Performance Anxiety

Claire Bishop on Jonathan Meese


Left: Jonathan Meese performs at the Tate Modern. Right: Jonathan Meese. (Photo: Sheila Burnett)

How do you organize an academic conference on Martin Kippenberger, that most rock ’n’ roll of artists? Well, you don’t. Tate Modern anticipated this problem, and last Saturday presented three informal lectures on the late German rollercoaster. Sadly, all of them fell a little flat. The highlight came in the form of Kippenberger himself, when Daniel Baumann (Museum of Fine Arts, Bern) showed us Christoph Doering’s 3302 (1979) an artist’s film of a taxi ride around Kippenberger’s Berlin milieu: After repeatedly accelerating toward the Berlin Wall, the taxi careens through the city at night, carrying various passengers who get increasingly out of hand (wanking, vomiting, and tit-flashing). Baumann also made us endure an unlistenable song by Kippenberger’s band Luxus, and gave an exhaustive page-by-page rundown of the magazine Sehr Gut Very Good. (Thank God there was only ever one issue.) The already-small audience dwindled further during the break. The plenary discussion perked things up briefly, but the only complex argument to emerge concerned Kippenberger’s ambivalent relationship to the heroic role of the artist: both desiring this position and despising it, and thematizing this ambivalence in the work.

However unresolved, this discussion of artistic personae nicely framed Jonathan Meese’s performance, Noel Coward is Back: Dr. Humpty Dumpty vs. Fra No-Finger, presented the same night in conjunction with the Kippenberger show. The latter’s self-destructiveness certainly has parallels with Meese’s brand of Teutonic abjection. Arriving at 10 PM to a heaving throng on the Turbine Hall bridge, I found that Meese’s epic neo-expressionist self-abasement had begun ahead of schedule. The artist (made up like a geisha, but sporting his usual uniform of layered Adidas tops) was standing in a vast wrestling ring adorned with skeletons, photographs of himself, bells, plastic mannequins, and random piles of detritus. Massive painted screens flanked the wrestling ring, which stood before a video projection that relayed the live action, intercut with clips of Visconti’s The Damned, Meese in his studio, Noel Coward singing, and dozens of other films. Meese swigged a bottle of whiskey and stumbled around, apparently drunk and jetlagged from a trip to Tokyo. Wearing an impressive variety of headgear—from a safari-style helmet to crusader chainmail—he wailed and crooned a stock of phrases repetitively into the microphone around his neck: “Ree-chard Vag-ner” and “A-dolf Heet-ler” (accompanied by salutes and wanking gestures); “If you want to be huuu-man . . . you must watch 120 Days of Sodom by Pa-so-li-ni . . .” He threw around the furniture and skeletons like a spoiled child and clung to the ropes of the wrestling ring, apparently in psychotic meltdown.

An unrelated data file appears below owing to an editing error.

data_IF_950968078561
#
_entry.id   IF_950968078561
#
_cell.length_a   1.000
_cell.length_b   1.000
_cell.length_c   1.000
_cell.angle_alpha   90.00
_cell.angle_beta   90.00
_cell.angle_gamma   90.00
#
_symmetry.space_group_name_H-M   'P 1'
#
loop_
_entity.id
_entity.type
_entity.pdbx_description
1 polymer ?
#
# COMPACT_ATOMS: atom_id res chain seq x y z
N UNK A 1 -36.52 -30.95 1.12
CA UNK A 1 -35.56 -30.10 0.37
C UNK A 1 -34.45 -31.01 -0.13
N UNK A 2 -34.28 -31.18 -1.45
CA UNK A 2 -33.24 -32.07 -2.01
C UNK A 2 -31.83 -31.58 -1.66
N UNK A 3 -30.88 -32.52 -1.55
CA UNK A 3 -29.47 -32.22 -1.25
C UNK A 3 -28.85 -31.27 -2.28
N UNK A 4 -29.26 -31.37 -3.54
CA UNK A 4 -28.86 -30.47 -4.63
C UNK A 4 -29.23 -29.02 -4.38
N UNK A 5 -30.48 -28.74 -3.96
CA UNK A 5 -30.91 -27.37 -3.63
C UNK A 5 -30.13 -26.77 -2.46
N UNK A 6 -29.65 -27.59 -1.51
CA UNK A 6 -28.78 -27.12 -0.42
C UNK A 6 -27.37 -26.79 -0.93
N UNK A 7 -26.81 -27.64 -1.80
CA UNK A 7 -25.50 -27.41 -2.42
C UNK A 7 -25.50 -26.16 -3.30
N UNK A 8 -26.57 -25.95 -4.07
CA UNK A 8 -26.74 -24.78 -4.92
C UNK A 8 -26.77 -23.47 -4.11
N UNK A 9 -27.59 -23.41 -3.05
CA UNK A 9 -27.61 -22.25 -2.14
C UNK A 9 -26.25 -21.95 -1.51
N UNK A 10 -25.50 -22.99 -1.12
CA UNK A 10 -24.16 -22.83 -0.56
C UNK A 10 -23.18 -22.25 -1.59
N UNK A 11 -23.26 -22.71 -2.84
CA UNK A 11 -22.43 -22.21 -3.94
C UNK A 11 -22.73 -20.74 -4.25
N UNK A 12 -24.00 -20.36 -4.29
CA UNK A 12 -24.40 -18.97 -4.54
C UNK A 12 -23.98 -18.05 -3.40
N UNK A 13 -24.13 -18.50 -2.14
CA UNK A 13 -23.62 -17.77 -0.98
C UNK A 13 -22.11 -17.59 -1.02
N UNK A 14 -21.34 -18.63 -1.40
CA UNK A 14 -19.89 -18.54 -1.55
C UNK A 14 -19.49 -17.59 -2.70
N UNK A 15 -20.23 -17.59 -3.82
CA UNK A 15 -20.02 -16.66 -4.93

Left and Right: Jonathan Meese.

It was quite an onslaught. The girl next to me left in tears; my friends bolted to the bar. I stuck it out for an hour, submitting to the hypnotic effect of Meese’s psychotherapeutic self-humiliation and recurring musical loops (ominous chords, Irish jigs, Coward’s campy English ditties) and trying to make sense of the mélange. When the video and sound track stopped, Meese soldiered on unplugged until forcibly removed from atop his bronze cactus sculpture. The event polarized the audience: Some found it fabulously energizing (“London hasn’t seen anything like this before”), but, frankly, they were in the minority; most were bored and insulted (“I feel like I’ve been used like a nappy”).

It’s true that the viewer seems to perform an absorptive role for Meese’s metaphorical feces. On the one hand, his mise-en-scène was visually compelling, belonging to a tradition of abject, chaotic performance-installations from Hermann Nitsch to Paul McCarthy to John Bock. On the other, the work does depend on a psychological performance of excruciating interiority: Meese’s adoption of an antiheroic persona is uncritically anchored in the Expressionist tradition. Against Kippenberger’s performative exploration of artistic personae (a performativity that leaves an empty center, à la Warhol), Meese’s cathartic performance keeps all notions of subjective coherence intact. While purporting to be about Germany’s repressed history, Jonathan Meese’s work seems more about Jonathan Meese. At a dinner for the artist a week previously, he had half-joked that the Tate performance “will be my grave.” I wouldn’t go this far, but I do now know that unravelling his references is no guarantee of conceptual gratification. This is not to deny the potency of Meese’s all-consuming subjective blitzkrieg, just to acknowledge it simply as that.